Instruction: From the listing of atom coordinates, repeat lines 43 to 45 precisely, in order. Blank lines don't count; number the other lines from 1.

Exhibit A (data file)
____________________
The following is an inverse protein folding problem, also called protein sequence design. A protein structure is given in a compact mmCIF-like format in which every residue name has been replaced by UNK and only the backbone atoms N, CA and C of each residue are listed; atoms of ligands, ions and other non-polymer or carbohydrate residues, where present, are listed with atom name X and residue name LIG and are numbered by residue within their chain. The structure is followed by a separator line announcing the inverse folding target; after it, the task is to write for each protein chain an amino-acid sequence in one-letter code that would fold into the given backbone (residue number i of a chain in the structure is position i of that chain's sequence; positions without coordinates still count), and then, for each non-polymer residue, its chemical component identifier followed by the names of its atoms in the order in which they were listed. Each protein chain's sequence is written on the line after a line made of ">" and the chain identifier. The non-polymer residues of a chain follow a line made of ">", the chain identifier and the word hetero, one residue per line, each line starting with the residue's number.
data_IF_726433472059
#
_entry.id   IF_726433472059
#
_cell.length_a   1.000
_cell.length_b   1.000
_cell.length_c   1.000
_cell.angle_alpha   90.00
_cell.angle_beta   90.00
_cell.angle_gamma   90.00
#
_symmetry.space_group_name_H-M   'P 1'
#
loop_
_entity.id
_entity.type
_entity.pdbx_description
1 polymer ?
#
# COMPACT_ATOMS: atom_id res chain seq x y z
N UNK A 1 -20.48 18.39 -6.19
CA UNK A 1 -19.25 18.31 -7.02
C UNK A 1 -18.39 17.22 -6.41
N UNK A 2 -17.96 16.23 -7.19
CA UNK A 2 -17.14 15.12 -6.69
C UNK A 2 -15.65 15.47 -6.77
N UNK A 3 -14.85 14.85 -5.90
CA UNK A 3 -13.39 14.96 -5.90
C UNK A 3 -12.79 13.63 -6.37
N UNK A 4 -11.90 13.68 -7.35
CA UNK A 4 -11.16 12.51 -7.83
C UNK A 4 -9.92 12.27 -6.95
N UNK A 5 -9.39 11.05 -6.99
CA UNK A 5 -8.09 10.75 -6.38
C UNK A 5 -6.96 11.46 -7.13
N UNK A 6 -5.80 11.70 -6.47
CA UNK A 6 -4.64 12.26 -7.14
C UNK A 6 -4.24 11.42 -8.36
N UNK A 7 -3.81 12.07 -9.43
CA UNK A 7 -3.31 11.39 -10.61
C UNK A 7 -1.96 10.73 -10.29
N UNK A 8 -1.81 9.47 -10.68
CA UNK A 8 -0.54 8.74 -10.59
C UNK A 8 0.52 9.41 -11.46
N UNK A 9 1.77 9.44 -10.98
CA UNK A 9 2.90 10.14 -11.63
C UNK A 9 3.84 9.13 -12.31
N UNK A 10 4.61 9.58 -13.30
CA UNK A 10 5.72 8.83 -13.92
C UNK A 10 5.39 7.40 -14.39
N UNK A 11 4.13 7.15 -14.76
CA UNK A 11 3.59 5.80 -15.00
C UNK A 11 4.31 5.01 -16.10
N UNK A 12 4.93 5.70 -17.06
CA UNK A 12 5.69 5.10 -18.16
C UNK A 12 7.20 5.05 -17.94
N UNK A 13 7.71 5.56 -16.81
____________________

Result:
N UNK A 8 -1.81 9.47 -10.68
CA UNK A 8 -0.54 8.74 -10.59
C UNK A 8 0.52 9.41 -11.46